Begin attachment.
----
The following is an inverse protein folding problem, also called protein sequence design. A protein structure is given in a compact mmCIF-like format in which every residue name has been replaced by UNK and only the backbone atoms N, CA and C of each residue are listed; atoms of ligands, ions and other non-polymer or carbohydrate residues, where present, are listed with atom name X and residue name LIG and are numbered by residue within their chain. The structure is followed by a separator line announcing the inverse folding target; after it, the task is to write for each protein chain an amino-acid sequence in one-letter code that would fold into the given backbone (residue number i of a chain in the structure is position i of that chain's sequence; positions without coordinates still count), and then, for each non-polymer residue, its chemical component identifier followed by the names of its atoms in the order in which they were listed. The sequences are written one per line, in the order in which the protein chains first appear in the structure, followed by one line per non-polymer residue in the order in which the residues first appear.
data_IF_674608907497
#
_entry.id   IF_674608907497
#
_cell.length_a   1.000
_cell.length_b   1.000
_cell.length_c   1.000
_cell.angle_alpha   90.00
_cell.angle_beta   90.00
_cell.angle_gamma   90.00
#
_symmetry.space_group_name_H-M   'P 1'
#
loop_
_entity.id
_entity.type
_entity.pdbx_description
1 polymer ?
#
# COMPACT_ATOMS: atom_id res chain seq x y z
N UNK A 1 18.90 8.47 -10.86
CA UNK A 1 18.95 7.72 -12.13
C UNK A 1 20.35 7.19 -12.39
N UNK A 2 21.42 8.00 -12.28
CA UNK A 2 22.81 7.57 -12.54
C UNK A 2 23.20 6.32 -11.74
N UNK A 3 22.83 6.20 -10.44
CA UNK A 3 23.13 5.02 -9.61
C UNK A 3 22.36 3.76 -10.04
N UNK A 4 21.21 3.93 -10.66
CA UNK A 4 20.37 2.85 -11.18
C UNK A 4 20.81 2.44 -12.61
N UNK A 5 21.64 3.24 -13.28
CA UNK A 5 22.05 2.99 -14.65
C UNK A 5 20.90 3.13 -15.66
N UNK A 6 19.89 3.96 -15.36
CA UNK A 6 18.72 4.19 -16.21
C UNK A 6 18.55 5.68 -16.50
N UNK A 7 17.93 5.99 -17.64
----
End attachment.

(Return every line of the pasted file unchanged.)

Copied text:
The following is an inverse protein folding problem, also called protein sequence design. A protein structure is given in a compact mmCIF-like format in which every residue name has been replaced by UNK and only the backbone atoms N, CA and C of each residue are listed; atoms of ligands, ions and other non-polymer or carbohydrate residues, where present, are listed with atom name X and residue name LIG and are numbered by residue within their chain. The structure is followed by a separator line announcing the inverse folding target; after it, the task is to write for each protein chain an amino-acid sequence in one-letter code that would fold into the given backbone (residue number i of a chain in the structure is position i of that chain's sequence; positions without coordinates still count), and then, for each non-polymer residue, its chemical component identifier followed by the names of its atoms in the order in which they were listed. The sequences are written one per line, in the order in which the protein chains first appear in the structure, followed by one line per non-polymer residue in the order in which the residues first appear.
data_IF_674608907497
#
_entry.id   IF_674608907497
#
_cell.length_a   1.000
_cell.length_b   1.000
_cell.length_c   1.000
_cell.angle_alpha   90.00
_cell.angle_beta   90.00
_cell.angle_gamma   90.00
#
_symmetry.space_group_name_H-M   'P 1'
#
loop_
_entity.id
_entity.type
_entity.pdbx_description
1 polymer ?
#
# COMPACT_ATOMS: atom_id res chain seq x y z
N UNK A 1 18.90 8.47 -10.86
CA UNK A 1 18.95 7.72 -12.13
C UNK A 1 20.35 7.19 -12.39
N UNK A 2 21.42 8.00 -12.28
CA UNK A 2 22.81 7.57 -12.54
C UNK A 2 23.20 6.32 -11.74
N UNK A 3 22.83 6.20 -10.44
CA UNK A 3 23.13 5.02 -9.61
C UNK A 3 22.36 3.76 -10.04
N UNK A 4 21.21 3.93 -10.66
CA UNK A 4 20.37 2.85 -11.18
C UNK A 4 20.81 2.44 -12.61
N UNK A 5 21.64 3.24 -13.28
CA UNK A 5 22.05 2.99 -14.65
C UNK A 5 20.90 3.13 -15.66
N UNK A 6 19.89 3.96 -15.36
CA UNK A 6 18.72 4.19 -16.21
C UNK A 6 18.55 5.68 -16.50
N UNK A 7 17.93 5.99 -17.64